History shows that corruption rarely comes in black and white; it thrives on shades of gray. Did Halliburton get a multi-billion dollar, no-bid contract to operate Iraqi oil wells because it was the best deal the government could get, or because Vice President Dick Cheney wanted to help the company he had led for five years, and in which he still held stock options? Hank Paulson placed his assets in a blind trust when he became treasury secretary—but was that enough to make him truly disinterested in the fate of Goldman Sachs, the bank where he had worked for more than 30 years, during the financial crisis of 2008? Sophisticated investors even seem to expect that powerful officials will favor companies with which they have relationships: According to research by Daron Acemoglu, Simon Johnson, Amir Kermani, Todd Mitton, and me, financial institutions with connections to Tim Geithner enjoyed extraordinary stock-price gains when he was nominated to be treasury secretary in November 2008.
The potential to use public power to further private interests goes far beyond a president cutting a good deal for his own company. In fact, the single biggest thing Donald Trump could do to enrich his family is something that has nothing to do with his business interests: repealing the estate tax.
Though Trump has never disclosed his precise net worth—Forbes puts it at $3.7 billion—his family stands to lose 40 percent of it to the estate tax. Put another way, eliminating the tax would increase his family’s after-tax wealth by two-thirds—more than $1 billion, based on the estimate from Forbes. It’s hard to imagine anything the president-elect could do that would increase the value of his businesses by that much.
Trump will be able to boost his family’s wealth without the slightest hint of impropriety, because estate-tax repeal has been a Republican Party priority for years. But why is getting rid of a tax that affects only the richest 0.2 percent of families at the top of the Republican majority’s to-do list? Because, as the political scientists Martin Gilens and Benjamin Page have shown, our political system responds to the preferences of the very wealthy, not those of ordinary people.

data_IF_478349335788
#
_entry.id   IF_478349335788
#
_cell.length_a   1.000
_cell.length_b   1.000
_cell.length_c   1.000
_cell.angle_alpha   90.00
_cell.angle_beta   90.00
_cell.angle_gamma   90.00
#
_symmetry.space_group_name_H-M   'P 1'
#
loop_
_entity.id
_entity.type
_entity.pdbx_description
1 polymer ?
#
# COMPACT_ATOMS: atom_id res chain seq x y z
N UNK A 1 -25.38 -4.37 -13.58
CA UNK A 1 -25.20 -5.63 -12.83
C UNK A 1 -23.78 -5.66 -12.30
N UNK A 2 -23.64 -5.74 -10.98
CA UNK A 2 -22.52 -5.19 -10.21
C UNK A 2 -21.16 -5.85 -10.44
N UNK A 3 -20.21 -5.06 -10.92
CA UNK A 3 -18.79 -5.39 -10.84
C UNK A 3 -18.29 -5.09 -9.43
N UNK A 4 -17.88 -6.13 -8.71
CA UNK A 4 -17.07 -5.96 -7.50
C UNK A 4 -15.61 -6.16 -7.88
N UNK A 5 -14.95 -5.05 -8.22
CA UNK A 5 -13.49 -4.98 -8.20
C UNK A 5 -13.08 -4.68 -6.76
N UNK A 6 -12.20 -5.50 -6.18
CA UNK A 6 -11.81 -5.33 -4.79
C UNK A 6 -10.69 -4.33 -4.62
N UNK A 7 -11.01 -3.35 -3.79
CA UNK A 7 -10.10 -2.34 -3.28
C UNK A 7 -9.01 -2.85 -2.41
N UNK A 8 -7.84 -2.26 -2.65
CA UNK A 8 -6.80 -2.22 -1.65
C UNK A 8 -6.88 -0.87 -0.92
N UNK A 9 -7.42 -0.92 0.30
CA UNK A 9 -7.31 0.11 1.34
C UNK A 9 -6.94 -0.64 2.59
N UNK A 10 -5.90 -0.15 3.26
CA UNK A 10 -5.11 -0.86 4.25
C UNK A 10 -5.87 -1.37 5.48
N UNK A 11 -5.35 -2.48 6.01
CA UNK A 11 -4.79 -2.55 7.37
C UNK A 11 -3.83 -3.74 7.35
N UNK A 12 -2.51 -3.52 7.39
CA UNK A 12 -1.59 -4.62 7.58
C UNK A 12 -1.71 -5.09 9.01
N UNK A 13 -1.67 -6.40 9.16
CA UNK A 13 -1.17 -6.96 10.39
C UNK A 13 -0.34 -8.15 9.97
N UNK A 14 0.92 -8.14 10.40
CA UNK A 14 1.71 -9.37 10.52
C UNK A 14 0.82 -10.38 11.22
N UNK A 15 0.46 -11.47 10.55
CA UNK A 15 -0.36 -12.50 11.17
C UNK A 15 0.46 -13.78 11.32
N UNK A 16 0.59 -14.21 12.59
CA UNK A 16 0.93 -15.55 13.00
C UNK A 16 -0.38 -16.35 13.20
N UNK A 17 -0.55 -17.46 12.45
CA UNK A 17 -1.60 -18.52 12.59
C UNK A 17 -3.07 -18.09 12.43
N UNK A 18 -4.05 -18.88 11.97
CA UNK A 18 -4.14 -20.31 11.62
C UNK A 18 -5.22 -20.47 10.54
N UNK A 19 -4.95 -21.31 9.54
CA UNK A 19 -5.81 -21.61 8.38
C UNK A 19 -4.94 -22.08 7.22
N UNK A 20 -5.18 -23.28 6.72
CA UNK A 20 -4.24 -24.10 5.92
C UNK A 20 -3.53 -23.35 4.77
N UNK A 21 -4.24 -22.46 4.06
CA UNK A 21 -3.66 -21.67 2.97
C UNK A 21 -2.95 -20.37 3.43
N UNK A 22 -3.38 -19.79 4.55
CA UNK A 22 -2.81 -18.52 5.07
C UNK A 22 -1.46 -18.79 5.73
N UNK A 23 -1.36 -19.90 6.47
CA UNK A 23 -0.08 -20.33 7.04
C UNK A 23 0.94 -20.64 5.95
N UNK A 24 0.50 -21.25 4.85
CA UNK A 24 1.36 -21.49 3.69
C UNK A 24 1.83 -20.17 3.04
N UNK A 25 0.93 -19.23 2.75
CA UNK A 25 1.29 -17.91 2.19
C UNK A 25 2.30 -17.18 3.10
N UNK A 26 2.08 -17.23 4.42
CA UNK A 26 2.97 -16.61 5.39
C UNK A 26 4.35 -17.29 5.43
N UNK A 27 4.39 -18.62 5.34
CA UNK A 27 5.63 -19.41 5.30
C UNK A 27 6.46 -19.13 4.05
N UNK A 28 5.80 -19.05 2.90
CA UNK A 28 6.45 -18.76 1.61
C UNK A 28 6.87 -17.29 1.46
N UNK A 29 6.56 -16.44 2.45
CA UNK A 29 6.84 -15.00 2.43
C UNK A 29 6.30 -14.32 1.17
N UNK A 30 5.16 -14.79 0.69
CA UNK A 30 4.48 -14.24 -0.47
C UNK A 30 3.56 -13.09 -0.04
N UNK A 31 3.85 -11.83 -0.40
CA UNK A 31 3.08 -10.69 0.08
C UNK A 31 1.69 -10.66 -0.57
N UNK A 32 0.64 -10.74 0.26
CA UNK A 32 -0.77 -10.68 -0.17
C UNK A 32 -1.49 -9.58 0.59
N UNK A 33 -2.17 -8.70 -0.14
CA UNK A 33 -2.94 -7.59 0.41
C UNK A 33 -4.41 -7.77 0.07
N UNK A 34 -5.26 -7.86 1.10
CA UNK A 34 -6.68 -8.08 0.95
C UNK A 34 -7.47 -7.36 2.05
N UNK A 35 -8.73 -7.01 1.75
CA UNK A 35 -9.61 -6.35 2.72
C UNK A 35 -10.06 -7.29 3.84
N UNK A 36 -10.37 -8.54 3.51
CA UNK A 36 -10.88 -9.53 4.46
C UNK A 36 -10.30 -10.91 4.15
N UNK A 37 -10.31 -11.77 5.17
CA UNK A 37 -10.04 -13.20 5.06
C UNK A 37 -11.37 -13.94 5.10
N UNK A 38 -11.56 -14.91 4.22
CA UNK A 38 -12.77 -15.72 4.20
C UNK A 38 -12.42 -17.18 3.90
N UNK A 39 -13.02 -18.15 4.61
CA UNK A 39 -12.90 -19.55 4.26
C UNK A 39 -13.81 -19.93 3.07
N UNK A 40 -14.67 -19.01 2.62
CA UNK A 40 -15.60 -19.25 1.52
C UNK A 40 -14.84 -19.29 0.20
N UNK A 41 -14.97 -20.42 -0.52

Of course, proponents wouldn’t describe repealing the estate tax as a giveaway to the very rich. Instead, from President-elect Trump and House Speaker Paul Ryan on down, they argue that, because it only affects money a person doesn’t use during his or her lifetime, the estate tax discourages savings, so repealing it will increase savings and investment, turbocharging economic growth. Economists who have surveyed the recent research, such as Eric Toder and Kim Rueben at the nonpartisan Tax Policy Center and Jane Gravelle and Donald Marples at the Congressional Research Service, however, find that the evidence for this theoretical proposition is flimsy at best. This type of naive or disingenuous belief that the world operates according to the dictates of Economics 101 serves to disguise the interests of wealthy politicians and their even wealthier donors as sound economic policy. (And estate-tax repeal is only the tip of the iceberg. According to research by the Tax Policy Center, eliminating the estate tax would cost $174 billion over the next 10 years; Trump’s proposed 15 percent tax on corporations and other businesses is worth $3.2 trillion.)